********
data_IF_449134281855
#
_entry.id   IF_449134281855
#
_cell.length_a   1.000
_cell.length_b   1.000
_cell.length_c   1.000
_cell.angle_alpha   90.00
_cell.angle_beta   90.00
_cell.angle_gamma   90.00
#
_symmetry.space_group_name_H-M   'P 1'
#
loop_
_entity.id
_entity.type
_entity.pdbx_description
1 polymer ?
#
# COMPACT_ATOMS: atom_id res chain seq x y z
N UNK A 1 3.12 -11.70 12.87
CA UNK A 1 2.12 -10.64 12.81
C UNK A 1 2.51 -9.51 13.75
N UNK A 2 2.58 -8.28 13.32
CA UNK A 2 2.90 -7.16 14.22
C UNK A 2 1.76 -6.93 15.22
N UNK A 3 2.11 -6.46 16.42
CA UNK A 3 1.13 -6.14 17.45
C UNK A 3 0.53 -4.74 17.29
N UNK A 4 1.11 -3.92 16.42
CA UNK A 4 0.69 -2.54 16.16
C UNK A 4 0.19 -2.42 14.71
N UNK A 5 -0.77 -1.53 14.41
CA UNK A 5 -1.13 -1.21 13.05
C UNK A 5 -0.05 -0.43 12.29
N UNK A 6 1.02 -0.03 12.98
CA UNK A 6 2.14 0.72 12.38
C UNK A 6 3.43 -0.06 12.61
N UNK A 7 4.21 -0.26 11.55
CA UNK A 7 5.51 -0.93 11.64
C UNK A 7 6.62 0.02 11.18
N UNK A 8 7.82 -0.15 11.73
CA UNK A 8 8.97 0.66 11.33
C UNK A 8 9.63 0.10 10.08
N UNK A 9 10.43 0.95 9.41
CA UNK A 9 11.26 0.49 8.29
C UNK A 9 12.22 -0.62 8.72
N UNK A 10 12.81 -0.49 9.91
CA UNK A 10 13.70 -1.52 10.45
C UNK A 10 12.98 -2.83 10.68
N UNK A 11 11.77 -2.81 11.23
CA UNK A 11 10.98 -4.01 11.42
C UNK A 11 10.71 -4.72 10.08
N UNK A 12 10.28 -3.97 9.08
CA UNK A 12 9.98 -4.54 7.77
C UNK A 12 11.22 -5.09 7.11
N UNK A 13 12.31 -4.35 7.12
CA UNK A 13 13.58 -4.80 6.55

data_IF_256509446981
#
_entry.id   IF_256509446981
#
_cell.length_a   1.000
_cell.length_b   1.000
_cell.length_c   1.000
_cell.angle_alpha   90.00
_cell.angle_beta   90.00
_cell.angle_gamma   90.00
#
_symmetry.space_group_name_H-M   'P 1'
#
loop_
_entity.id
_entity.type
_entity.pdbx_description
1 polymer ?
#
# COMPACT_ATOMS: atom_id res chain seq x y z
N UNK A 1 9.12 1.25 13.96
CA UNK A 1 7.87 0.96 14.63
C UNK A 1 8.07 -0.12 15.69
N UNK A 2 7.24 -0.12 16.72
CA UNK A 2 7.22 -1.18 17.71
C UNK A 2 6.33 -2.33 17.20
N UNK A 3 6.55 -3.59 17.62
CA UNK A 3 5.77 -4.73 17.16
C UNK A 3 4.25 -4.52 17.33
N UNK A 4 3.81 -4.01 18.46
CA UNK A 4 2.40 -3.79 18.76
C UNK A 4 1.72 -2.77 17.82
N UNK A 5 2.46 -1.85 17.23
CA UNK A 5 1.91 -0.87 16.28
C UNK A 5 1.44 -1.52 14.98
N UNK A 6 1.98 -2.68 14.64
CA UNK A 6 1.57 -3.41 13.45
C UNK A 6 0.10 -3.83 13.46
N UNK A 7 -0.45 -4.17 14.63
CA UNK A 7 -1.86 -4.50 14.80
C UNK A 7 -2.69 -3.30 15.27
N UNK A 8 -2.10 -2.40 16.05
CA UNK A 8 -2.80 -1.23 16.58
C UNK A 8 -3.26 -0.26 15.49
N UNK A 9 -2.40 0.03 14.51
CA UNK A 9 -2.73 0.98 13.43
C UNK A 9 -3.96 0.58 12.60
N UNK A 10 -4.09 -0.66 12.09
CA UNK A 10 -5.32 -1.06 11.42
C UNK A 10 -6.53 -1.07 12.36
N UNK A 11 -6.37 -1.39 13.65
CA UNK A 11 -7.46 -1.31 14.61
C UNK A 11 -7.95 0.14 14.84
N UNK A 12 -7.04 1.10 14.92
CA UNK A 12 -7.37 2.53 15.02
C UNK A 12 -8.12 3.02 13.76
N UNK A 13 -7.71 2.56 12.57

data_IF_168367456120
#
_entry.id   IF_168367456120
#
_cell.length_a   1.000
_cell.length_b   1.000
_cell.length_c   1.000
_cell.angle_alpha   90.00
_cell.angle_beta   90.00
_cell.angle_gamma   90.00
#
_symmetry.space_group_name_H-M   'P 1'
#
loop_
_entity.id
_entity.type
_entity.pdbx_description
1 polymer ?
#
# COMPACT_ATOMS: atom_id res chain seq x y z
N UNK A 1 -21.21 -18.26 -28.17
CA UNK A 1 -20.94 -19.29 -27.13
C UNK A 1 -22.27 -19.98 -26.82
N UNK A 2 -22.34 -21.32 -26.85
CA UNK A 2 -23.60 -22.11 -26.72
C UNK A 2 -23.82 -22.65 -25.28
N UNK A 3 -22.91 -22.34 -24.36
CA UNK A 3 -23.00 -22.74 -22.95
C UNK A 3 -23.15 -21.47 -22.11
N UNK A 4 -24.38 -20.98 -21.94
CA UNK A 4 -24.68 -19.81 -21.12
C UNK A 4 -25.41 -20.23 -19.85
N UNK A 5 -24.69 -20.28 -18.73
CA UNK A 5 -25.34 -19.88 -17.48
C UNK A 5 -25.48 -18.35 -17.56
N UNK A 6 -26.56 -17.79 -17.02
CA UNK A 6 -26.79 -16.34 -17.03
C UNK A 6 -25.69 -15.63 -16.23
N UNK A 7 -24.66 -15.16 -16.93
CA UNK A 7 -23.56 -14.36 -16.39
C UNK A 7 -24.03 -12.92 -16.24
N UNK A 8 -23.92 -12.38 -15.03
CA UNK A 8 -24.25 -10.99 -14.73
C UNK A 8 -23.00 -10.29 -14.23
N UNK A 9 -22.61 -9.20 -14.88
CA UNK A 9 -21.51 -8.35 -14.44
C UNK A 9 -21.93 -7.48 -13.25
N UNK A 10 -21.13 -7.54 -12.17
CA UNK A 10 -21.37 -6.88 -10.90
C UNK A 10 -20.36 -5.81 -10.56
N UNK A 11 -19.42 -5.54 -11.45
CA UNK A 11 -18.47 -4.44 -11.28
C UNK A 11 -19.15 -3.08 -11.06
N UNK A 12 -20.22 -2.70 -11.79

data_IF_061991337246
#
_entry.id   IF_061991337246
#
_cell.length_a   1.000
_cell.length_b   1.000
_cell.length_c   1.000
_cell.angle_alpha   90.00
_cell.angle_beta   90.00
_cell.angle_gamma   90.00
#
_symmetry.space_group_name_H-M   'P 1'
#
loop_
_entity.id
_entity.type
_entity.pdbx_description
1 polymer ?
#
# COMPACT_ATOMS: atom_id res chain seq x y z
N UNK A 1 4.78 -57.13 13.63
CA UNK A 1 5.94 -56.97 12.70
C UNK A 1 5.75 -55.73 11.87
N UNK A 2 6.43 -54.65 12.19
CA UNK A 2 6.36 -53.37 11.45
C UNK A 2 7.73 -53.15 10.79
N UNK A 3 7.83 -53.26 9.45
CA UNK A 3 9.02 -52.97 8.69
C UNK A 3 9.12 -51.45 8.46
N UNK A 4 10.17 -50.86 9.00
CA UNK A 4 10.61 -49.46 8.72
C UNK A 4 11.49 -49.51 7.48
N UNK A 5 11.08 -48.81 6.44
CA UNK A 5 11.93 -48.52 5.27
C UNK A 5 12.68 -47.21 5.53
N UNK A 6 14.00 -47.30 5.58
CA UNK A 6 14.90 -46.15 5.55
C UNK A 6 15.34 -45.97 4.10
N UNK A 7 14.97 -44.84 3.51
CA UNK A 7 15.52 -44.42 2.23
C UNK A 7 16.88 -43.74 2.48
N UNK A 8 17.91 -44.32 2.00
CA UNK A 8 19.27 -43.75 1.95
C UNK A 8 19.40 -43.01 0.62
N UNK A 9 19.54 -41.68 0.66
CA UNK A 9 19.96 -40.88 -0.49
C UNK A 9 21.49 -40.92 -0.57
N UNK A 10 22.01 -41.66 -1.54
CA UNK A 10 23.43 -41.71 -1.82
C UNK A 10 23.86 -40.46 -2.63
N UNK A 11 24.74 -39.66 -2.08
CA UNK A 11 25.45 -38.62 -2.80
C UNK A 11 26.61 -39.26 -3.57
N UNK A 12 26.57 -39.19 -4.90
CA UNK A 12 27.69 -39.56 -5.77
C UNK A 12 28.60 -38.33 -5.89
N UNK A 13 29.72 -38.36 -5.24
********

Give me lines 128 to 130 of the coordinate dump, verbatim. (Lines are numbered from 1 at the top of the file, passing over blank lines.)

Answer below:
#
loop_
_entity.id